# Implementing bool() without any conditionals [closed]

Title says it all. Given some input, turn it into a boolean value (0 or 1), without using conditional statements (e.x. == > < <= >= != ~=), or any function which uses conditional statements within its implementation, such as if, while and for. Your program must work with floating points, although you get more if it works with other items.

A general rule for determining whether bool(item) is False is if the item is empty ('' is an empty string, [] is an empty list.), or if the function used to turn an item of one type into another is given no input (in Python, str() returns '', list() returns [].)

Here are (some of) the different valid types. Your program is considered to work with one type if it works with one item in the following lists:

• Integers, floating points, doubles, longs
• Strings
• Lists, tuples, arrays (bytearrays)
• Dictionaries
• Functions
• Objects/Classes

Program score will be calculated like this: [# of characters]-(50*[# of types]). The program with the smallest score wins the challenge.

## closed as unclear what you're asking by John Dvorak, Justin, ProgramFOX, Timtech, Doorknob♦Mar 5 '14 at 14:09

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• This problem is deceptively difficult. Perhaps a more concise wording would be to disallow any language construct which passively performs a boolean conversion (as &&, ||, while, for(;foo;), etc. all do). – primo Dec 24 '12 at 19:25
• Would you give an example of valid input that does not use comparison operators (such as == > < <- >= !=)? I must be missing something. It seems to me that they are essential elements of the sorts of propositions one wishes to assess. – DavidC Dec 24 '12 at 20:00
• How do you measure how many types you handle? Do types such as float/double count as a single floating-point type or two separate types? – MrZander Dec 24 '12 at 20:33
• How can this possibly be language-agnostic? The problem definition makes various assumptions that seem to tie it to Python and close relatives, and the scoring system lets some languages claim a score of -Infinity. – Peter Taylor Dec 25 '12 at 11:55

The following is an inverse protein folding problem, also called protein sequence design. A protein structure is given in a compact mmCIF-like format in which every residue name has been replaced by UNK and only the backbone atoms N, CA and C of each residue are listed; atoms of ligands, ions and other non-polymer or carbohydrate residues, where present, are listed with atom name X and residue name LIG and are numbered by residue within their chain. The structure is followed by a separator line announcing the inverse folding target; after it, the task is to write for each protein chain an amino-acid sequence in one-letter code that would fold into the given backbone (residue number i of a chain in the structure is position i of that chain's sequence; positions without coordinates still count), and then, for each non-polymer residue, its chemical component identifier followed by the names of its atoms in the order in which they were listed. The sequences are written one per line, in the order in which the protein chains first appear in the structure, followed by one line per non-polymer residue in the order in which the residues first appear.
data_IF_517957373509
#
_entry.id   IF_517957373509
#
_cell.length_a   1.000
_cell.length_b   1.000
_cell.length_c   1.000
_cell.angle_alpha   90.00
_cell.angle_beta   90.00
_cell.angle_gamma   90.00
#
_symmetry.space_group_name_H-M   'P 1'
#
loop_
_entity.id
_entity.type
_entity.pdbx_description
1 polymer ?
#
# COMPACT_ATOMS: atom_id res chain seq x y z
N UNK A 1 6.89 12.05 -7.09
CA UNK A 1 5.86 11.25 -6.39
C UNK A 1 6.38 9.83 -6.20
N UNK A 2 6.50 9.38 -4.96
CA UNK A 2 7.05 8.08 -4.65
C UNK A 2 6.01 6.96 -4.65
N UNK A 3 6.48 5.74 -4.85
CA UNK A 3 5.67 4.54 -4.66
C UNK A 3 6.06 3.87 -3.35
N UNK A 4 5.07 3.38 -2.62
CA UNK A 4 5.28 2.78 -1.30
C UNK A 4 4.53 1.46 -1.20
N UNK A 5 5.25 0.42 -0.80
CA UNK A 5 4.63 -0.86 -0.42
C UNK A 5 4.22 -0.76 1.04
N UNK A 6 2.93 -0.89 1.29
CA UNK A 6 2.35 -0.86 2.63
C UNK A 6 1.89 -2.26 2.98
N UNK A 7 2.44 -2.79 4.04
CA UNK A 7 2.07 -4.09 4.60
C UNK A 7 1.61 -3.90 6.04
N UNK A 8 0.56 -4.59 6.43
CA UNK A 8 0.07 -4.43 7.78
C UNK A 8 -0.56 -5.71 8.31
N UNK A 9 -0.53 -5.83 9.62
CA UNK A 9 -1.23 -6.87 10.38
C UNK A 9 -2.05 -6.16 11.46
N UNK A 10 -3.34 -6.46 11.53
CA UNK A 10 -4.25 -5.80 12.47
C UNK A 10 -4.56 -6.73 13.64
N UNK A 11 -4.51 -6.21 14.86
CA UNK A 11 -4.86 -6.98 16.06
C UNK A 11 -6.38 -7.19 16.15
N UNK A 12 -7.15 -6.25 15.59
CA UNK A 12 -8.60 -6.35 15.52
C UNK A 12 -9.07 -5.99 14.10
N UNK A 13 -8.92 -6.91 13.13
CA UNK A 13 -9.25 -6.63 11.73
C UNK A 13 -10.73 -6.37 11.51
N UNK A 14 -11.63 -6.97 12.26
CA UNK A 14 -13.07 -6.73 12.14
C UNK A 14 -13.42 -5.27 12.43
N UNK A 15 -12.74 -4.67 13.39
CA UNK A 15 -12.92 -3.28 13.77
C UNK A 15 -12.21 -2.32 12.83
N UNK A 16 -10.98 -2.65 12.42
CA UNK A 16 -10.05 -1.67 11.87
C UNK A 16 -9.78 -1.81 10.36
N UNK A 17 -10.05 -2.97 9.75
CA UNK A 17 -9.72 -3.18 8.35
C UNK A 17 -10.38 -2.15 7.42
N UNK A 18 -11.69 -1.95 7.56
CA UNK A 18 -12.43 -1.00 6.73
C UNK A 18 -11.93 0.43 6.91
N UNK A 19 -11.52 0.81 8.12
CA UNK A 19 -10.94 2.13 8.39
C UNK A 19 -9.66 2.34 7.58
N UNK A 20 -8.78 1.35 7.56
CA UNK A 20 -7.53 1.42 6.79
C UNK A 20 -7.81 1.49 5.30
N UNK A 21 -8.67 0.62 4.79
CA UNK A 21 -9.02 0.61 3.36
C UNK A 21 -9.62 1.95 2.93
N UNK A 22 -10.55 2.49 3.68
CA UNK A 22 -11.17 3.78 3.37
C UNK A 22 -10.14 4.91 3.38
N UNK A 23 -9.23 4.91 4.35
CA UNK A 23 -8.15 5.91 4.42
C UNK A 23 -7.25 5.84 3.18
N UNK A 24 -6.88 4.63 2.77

• @PeterTaylor as I understand it, there are only 7 different 'types' possible, ergo a maximum (or rather, minimum) of -350 bonus. Although, I do agree that Set/Frozenset only applies to very few languages, and probably shouldn't be included. – primo Dec 25 '12 at 12:20

# Python - 122 chars - 50*13 types = -528

def b(x=False):
try:return[False][x]
except IndexError:return True
except:
try:return b(len(x))
except:return True


Works for the following built-in types (as listed in §3.2 The standard type hierarchy)

1. NotImplemented
2. Ellipsis
3. int
4. long
5. bool
6. string
7. unicode
8. tuple
9. list
10. bytearray
11. set
12. frozenset
13. dict
• Using exceptions to emulate conditionals... seems to simple, in retrospect ;) – primo Dec 25 '12 at 4:24
• What you have there seems to be 121 characters, not 122 :) Also, you can save one more character by passing instead of returning True and then doing that at the end. – Ry- Dec 31 '12 at 0:33

# MMIX (8 bytes assembled)

Assembly language has no statements.

bool    ZSNZ $0,$0,1
POP  1,0


# JavaScript, -278

function bool(_,$){try{$=_.length;$._;_=$}catch(_){}return 1-isNaN(_/_)}


Doesn’t use any boolean operators! If global leaking and input is okay, then it’s even shorter, at 65 characters:



## Perl, 5 char

1-!\$x


Works for integers, floating-point values, strings, and C. Although in Perl, these are all the same type.

• ! is a boolean operation – FUZxxl Dec 25 '12 at 17:47